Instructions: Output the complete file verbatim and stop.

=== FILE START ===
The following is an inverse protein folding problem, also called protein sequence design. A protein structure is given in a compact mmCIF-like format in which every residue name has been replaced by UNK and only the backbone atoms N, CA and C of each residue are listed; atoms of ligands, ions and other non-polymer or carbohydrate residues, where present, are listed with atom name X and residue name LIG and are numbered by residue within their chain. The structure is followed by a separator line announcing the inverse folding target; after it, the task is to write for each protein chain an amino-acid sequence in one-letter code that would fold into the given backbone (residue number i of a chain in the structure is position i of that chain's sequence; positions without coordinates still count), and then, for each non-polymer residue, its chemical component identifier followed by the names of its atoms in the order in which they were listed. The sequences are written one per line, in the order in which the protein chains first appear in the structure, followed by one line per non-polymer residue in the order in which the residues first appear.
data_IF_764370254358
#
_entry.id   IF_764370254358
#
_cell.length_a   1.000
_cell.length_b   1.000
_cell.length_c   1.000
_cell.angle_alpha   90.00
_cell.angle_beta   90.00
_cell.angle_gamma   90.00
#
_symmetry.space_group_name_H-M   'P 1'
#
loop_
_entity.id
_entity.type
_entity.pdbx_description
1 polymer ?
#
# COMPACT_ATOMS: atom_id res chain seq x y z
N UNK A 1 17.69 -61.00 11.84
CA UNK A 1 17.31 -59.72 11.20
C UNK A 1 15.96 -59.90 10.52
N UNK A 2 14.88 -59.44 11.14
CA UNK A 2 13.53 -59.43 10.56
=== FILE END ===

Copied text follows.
The following is an inverse protein folding problem, also called protein sequence design. A protein structure is given in a compact mmCIF-like format in which every residue name has been replaced by UNK and only the backbone atoms N, CA and C of each residue are listed; atoms of ligands, ions and other non-polymer or carbohydrate residues, where present, are listed with atom name X and residue name LIG and are numbered by residue within their chain. The structure is followed by a separator line announcing the inverse folding target; after it, the task is to write for each protein chain an amino-acid sequence in one-letter code that would fold into the given backbone (residue number i of a chain in the structure is position i of that chain's sequence; positions without coordinates still count), and then, for each non-polymer residue, its chemical component identifier followed by the names of its atoms in the order in which they were listed. The sequences are written one per line, in the order in which the protein chains first appear in the structure, followed by one line per non-polymer residue in the order in which the residues first appear.
data_IF_764370254358
#
_entry.id   IF_764370254358
#
_cell.length_a   1.000
_cell.length_b   1.000
_cell.length_c   1.000
_cell.angle_alpha   90.00
_cell.angle_beta   90.00
_cell.angle_gamma   90.00
#
_symmetry.space_group_name_H-M   'P 1'
#
loop_
_entity.id
_entity.type
_entity.pdbx_description
1 polymer ?
#
# COMPACT_ATOMS: atom_id res chain seq x y z
N UNK A 1 17.69 -61.00 11.84
CA UNK A 1 17.31 -59.72 11.20
C UNK A 1 15.96 -59.90 10.52
N UNK A 2 14.88 -59.44 11.14
CA UNK A 2 13.53 -59.43 10.56